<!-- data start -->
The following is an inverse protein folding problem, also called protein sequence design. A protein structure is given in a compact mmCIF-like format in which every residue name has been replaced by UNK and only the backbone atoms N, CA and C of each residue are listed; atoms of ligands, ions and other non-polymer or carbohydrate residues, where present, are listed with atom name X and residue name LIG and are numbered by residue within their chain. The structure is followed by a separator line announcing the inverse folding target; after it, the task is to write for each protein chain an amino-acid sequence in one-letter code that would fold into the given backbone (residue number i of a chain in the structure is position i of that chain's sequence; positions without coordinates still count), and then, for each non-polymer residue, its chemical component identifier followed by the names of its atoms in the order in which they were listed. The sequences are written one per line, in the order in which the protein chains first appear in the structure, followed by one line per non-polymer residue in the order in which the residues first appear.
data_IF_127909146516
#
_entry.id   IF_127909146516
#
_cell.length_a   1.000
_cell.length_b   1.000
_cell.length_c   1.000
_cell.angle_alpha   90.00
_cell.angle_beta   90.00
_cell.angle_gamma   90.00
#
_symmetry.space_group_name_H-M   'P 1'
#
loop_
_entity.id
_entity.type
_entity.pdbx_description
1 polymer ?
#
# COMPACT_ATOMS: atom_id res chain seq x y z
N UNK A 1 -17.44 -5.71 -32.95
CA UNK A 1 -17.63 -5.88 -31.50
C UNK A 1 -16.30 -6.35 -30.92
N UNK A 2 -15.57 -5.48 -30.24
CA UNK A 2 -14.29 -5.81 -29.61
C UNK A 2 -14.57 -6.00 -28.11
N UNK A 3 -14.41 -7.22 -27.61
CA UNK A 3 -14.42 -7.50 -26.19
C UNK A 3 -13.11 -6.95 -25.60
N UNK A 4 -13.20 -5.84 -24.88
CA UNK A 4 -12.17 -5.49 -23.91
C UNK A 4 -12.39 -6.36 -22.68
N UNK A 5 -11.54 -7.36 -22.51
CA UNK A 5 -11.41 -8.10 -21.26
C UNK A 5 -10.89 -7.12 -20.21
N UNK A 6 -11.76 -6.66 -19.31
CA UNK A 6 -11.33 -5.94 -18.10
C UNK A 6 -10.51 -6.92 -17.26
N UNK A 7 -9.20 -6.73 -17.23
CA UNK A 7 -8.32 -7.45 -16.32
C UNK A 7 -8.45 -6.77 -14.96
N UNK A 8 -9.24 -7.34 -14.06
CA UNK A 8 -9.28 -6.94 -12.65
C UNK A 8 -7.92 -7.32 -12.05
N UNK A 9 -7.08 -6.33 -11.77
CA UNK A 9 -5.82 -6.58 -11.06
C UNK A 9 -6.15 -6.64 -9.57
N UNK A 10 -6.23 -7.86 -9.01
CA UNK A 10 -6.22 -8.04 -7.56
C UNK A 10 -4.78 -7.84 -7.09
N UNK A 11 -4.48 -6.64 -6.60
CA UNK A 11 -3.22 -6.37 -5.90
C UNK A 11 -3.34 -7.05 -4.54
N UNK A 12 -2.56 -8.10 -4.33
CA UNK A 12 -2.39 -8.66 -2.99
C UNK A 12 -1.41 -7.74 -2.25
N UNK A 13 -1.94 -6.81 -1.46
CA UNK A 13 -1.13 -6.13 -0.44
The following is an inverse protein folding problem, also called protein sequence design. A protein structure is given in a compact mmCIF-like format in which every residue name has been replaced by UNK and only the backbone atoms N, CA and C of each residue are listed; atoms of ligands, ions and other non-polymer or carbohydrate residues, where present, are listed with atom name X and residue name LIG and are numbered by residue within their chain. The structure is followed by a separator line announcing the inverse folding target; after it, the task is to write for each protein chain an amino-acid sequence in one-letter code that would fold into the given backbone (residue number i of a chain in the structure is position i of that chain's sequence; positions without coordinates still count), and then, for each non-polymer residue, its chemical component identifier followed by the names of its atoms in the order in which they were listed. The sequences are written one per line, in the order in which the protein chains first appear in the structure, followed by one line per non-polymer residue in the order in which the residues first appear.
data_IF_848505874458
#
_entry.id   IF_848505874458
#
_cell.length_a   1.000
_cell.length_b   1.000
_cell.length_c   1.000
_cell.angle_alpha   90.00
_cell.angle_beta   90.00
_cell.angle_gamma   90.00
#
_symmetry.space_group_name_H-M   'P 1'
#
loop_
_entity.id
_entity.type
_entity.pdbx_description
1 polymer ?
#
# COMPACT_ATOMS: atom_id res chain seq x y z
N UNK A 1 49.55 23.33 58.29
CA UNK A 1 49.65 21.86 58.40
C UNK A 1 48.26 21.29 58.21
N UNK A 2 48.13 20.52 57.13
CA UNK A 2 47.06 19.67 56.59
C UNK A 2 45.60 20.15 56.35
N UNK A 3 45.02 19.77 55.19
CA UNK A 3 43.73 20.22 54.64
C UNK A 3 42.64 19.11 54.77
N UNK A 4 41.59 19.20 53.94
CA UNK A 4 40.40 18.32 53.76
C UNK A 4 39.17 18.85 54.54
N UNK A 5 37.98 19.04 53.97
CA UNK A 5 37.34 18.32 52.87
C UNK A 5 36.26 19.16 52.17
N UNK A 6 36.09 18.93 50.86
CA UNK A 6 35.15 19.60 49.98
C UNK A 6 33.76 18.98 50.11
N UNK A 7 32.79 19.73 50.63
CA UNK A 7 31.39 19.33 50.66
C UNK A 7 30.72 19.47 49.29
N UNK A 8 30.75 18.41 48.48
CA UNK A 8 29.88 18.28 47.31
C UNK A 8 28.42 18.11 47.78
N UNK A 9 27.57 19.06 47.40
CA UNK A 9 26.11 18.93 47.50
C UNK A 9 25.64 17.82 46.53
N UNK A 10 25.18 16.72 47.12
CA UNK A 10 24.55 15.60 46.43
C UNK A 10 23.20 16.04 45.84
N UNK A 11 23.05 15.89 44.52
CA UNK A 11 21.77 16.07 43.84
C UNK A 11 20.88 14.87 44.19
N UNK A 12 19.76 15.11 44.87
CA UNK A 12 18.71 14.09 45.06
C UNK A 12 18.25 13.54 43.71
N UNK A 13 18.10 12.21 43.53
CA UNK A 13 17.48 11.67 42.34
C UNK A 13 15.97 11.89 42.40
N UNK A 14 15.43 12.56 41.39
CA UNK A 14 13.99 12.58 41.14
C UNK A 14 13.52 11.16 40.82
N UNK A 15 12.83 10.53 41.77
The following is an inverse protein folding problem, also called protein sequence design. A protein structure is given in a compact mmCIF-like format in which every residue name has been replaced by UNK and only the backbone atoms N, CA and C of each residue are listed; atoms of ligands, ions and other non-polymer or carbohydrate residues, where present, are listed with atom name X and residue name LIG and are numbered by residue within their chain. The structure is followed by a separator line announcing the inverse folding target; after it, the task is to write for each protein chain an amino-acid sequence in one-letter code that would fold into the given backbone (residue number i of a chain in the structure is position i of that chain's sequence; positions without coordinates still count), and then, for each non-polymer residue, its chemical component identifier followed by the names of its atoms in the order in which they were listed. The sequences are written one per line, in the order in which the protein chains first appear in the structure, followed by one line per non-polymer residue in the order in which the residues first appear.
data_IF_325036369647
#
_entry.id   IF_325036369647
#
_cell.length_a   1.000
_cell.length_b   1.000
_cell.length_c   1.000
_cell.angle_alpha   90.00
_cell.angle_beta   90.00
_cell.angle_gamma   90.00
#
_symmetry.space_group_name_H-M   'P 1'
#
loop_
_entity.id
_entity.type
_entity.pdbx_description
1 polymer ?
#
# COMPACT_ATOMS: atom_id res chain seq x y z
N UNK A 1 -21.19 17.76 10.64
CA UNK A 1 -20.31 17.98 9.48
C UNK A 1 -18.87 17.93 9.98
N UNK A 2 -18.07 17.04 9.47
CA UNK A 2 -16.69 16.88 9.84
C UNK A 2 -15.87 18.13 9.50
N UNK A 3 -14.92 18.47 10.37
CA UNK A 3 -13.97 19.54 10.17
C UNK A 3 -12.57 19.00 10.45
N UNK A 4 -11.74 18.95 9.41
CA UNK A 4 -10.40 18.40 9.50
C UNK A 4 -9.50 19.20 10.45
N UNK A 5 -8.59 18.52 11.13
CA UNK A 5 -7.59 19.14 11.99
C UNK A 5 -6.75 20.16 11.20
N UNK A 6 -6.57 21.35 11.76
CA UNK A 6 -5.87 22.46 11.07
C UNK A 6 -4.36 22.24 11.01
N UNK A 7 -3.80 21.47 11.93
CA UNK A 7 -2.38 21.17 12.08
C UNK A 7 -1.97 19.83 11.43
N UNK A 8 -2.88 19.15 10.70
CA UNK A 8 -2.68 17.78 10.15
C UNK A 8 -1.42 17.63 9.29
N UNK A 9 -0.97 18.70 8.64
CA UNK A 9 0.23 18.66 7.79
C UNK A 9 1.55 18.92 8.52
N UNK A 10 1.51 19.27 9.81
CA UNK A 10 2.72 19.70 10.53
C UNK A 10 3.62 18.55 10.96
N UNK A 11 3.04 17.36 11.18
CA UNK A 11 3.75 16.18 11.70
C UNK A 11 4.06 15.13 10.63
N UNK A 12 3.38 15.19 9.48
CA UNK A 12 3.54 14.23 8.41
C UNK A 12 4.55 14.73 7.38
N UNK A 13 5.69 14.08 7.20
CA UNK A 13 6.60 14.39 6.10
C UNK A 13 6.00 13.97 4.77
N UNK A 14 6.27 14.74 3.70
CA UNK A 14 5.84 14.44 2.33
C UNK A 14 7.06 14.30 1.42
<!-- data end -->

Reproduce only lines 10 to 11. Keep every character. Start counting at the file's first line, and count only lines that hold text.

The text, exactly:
_cell.angle_beta   90.00
_cell.angle_gamma   90.00